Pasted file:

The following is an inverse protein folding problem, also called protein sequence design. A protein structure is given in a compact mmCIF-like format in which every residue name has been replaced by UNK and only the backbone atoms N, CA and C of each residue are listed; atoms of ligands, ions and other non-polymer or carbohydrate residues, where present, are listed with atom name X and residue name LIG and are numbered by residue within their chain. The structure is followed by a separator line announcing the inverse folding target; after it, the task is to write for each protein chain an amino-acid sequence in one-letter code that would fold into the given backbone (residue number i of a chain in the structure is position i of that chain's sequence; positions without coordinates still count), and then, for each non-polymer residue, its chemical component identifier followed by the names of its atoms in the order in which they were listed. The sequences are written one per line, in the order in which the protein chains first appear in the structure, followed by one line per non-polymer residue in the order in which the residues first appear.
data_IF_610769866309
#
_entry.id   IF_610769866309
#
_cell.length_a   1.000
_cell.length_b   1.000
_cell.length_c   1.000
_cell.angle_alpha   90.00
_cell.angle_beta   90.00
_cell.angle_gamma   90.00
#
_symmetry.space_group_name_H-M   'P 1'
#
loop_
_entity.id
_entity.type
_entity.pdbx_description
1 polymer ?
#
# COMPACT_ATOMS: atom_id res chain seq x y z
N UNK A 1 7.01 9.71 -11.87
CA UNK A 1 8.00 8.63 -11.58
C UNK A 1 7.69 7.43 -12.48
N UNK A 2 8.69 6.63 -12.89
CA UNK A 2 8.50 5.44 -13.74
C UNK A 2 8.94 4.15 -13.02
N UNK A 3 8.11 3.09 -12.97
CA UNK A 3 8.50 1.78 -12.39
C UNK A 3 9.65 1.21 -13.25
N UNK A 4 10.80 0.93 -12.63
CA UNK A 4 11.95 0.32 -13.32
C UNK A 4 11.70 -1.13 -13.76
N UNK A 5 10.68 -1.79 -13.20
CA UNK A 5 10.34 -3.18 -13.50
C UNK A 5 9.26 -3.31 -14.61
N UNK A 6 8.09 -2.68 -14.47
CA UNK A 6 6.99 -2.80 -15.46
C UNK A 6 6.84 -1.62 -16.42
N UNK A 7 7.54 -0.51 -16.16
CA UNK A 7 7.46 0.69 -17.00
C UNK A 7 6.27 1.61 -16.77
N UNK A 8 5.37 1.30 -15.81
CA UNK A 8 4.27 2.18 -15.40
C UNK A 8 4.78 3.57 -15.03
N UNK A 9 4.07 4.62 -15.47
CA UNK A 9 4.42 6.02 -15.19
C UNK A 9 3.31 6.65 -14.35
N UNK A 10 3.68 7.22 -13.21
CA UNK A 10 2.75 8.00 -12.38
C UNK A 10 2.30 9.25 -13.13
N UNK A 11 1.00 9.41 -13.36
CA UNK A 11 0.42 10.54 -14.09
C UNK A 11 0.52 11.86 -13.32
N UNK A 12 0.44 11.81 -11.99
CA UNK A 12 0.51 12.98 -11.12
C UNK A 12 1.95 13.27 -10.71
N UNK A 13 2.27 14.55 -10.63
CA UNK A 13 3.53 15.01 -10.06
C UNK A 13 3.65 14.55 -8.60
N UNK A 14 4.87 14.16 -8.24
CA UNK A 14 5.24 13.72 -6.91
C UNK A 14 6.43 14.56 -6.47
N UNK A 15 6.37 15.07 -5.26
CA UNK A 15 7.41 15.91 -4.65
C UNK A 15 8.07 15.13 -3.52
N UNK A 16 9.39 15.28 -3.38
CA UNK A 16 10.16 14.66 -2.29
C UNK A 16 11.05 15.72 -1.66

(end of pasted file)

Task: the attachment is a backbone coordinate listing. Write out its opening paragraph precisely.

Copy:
The following is an inverse protein folding problem, also called protein sequence design. A protein structure is given in a compact mmCIF-like format in which every residue name has been replaced by UNK and only the backbone atoms N, CA and C of each residue are listed; atoms of ligands, ions and other non-polymer or carbohydrate residues, where present, are listed with atom name X and residue name LIG and are numbered by residue within their chain. The structure is followed by a separator line announcing the inverse folding target; after it, the task is to write for each protein chain an amino-acid sequence in one-letter code that would fold into the given backbone (residue number i of a chain in the structure is position i of that chain's sequence; positions without coordinates still count), and then, for each non-polymer residue, its chemical component identifier followed by the names of its atoms in the order in which they were listed. The sequences are written one per line, in the order in which the protein chains first appear in the structure, followed by one line per non-polymer residue in the order in which the residues first appear.